Singer-songwriters can sing about things such as love and loneliness as well, but their true trade is in being like a reflection pool of the present day, questioning our modes of life and the perspectives we keep. They are the poet’s of modern times, saying things we all know deep in our hearts, but in a way that awakens our inner selves.
When it comes to picking the “best” songs from a given time period, it’s a much more subjective chore than selecting the best albums or the best artists. Our relationship with songs is just so much more intimate. The emotions songs can touch tend to range so much farther on the spectrum. To discover a song that really touches you, it’s not just dependent on the songwriter to write and perform a compelling tune.
Lucinda Williams isn’t slowing down anytime soon. After releasing a double album in September of 2014 called Down Where the Spirit Meets the Bone, and walking away with the Americana Music Awards’ Album of the Year, the legendary alt-country Americana songwriter has been back at work and is ready to release a new record called ‘Ghosts of Highway 20.’
Just 40 miles west of where Woody Guthrie was born in Okemah, Oklahoma is the town of Shawnee, where Ramseur Records-signed singer songwriter Samantha Crain was born and raised. And like Woody did many years before, she has decided to champion the causes of the common man through the music of her fourth LP.
Acting as a guide through both the explanation of the roots of country music and the streets of Nashville, Justin Townes Earle and many others try best to define “country” for a foreign audience in the film. The Country Roads DVD also includes an entire Justin Townes Earle concert performed at Pace University on October 26th and 27th of 2012 called “The Spirit of Woody Guthrie.”
Amanda Shires, Angaleena Presley, Artic Monkeys, Ashley Monroe, Brazilbilly, Caitlin Rose, Country Roads The Heartbeat of America, George Hamilton IV, John Carter Cash, Johnny Cash, Justin Townes Earle, Kevin Costner, Lisa Marie Presley, Liz Rose, Marieke Schroeder, Miranda Lambert, Norah Guthrie, RCA Studio B, Review, Robert's Western World, The Carter Family, The Carter Family Fold, The Pistol Annies, The Ryman Auditorium, Woody Guthrie
From the dark, weary, poetic side of the roots world, where lost souls born into the wrong time period go to dwell and dispel their misery in song, comes Petunia & The Vipers—a complexly influenced country and roots band with a mutable sound whose only constant is a call back to the earliest times of popular music when people like Woody Guthrie and Django Reinheardt …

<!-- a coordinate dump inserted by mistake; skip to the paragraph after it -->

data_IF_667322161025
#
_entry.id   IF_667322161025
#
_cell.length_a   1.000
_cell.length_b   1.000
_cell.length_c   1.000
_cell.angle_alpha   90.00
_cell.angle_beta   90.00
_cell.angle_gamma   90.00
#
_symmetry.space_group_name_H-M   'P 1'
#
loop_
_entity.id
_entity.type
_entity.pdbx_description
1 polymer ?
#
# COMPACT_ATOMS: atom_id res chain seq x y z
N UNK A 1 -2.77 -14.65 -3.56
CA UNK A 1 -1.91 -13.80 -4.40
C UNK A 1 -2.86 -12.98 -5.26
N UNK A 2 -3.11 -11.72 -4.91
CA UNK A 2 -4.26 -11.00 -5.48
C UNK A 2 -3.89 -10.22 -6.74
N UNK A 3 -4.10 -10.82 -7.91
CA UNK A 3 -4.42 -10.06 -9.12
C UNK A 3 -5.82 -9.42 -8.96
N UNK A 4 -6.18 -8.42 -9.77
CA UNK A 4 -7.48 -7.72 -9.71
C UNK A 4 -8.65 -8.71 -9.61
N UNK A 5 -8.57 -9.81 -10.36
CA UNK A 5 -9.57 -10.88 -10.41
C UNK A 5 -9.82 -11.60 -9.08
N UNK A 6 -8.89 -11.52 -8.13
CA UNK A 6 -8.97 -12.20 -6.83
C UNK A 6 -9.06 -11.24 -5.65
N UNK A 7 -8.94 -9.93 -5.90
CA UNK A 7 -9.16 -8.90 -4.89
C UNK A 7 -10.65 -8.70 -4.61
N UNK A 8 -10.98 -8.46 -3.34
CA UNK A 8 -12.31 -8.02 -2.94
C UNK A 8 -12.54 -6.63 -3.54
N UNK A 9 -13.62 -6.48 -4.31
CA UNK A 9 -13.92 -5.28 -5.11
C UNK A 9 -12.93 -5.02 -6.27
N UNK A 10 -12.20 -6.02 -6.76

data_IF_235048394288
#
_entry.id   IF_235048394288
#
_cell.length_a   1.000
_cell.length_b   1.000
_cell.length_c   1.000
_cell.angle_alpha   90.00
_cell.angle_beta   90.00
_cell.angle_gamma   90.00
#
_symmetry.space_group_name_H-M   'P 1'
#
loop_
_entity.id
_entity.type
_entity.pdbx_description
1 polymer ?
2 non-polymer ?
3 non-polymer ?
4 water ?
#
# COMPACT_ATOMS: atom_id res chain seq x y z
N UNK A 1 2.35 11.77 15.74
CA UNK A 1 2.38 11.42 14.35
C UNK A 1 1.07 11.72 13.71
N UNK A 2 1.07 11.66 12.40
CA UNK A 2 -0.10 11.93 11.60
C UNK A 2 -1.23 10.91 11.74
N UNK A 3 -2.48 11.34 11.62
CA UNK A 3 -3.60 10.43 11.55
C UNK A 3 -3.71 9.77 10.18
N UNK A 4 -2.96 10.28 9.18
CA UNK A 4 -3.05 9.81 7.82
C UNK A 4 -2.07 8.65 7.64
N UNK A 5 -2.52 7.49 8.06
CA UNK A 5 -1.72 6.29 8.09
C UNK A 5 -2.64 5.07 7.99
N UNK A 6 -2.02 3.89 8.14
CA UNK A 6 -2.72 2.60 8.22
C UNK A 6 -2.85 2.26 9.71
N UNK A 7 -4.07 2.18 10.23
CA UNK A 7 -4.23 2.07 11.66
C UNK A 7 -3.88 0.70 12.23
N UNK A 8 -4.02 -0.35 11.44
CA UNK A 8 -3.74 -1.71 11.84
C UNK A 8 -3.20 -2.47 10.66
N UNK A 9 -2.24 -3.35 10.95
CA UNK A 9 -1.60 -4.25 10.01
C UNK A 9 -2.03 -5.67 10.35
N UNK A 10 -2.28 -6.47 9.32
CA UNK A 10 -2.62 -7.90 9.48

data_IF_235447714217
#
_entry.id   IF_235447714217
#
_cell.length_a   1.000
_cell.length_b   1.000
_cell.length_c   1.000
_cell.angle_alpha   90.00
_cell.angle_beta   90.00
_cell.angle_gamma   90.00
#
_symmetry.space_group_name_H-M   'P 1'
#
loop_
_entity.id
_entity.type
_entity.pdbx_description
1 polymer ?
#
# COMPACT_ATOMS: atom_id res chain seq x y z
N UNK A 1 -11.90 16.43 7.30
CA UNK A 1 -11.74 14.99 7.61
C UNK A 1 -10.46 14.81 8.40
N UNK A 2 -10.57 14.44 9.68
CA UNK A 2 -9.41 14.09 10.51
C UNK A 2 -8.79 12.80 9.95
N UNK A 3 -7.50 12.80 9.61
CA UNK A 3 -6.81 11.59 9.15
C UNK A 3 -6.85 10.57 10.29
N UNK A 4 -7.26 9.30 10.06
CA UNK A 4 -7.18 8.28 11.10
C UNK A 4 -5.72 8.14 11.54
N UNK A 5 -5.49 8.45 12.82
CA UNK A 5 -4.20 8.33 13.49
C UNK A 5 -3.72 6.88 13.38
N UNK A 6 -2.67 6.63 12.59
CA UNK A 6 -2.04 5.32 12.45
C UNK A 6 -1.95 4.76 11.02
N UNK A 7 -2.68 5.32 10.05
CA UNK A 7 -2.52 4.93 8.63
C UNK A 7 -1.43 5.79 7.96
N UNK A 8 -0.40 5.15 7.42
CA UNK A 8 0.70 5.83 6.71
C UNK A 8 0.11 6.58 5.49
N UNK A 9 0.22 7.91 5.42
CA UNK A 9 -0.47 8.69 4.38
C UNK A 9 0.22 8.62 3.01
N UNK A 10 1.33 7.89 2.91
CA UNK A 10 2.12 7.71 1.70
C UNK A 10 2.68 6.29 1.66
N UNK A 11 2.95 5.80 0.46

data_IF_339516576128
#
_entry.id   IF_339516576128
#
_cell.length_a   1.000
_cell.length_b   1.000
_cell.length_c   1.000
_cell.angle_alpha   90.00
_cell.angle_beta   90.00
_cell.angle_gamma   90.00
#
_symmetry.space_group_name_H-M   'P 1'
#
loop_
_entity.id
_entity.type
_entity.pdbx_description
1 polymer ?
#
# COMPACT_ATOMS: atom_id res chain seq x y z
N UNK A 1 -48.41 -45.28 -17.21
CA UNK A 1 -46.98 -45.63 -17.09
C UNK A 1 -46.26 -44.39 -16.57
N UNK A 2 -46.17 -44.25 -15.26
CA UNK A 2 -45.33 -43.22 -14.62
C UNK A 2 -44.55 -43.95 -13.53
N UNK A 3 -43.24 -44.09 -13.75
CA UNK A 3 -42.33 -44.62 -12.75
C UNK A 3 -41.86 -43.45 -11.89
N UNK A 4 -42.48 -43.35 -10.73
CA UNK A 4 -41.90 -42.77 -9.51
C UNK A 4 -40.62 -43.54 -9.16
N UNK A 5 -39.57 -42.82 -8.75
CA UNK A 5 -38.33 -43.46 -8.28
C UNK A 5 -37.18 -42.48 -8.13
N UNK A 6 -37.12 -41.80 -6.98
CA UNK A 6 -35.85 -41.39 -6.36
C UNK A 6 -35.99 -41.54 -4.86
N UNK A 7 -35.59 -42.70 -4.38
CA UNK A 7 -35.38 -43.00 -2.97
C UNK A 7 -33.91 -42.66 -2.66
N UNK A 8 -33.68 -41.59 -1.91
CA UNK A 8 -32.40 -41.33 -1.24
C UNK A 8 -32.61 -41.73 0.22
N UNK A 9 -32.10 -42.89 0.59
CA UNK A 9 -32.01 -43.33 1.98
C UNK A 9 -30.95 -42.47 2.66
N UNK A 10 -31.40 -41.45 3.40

As the lives of most songwriters go, John Fullbright has lived a charmed one for sure. His debut studio release, 2012’s “From The Ground Up” found its way to the very highest reaches of industry accolades when it was nominated for Best Americana Album at the 55th Grammy Awards, and he seemed to be quickly anointed as a songwriting golden boy out of the gate.
On paper, nothing about this album should work. You can’t take one guy, and one guy only, no overdubs or band, just acoustic instruments and a cued mic and call it good. Not to mention that this is an album entirely consisting of covers and traditionals. So yeah, this isn’t Billy Bragg or Charlie Parr. I’m sorry, but that’s just not enough to hold the listener’s ear for an entire album. Or is it?
With a gift for poetry like Townes Van Zandt, and a penchant for the whimsical, progressive approach to bluegrass akin to John Hartford, Robbie Fulks releases a stunningly entertaining, brilliantly-balanced, deep, yet instantly-engaging comeback album called Gone Away Backward through longtime associates Bloodshot Records.
Lonesome Wyatt is a pioneer of Gothic country with his band Those Poor Bastards, and one of the originators of underground country whose song “Pills I Took” was covered by Hank Williams III on his landmark album Straight to Hell, he is one of the few artists who will never be forgotten regardless of the long-term fortune of the underground country sub-genre.
As simply as I can put it, making the case that spoken word and rapping in music are the same thing is an ignorance-based insult to the artistic integrity and creativity of both spoken word and rap artists, and to the intelligence of anyone who that case is being made to. Battling the infiltration of country rap is hard enough without revising history.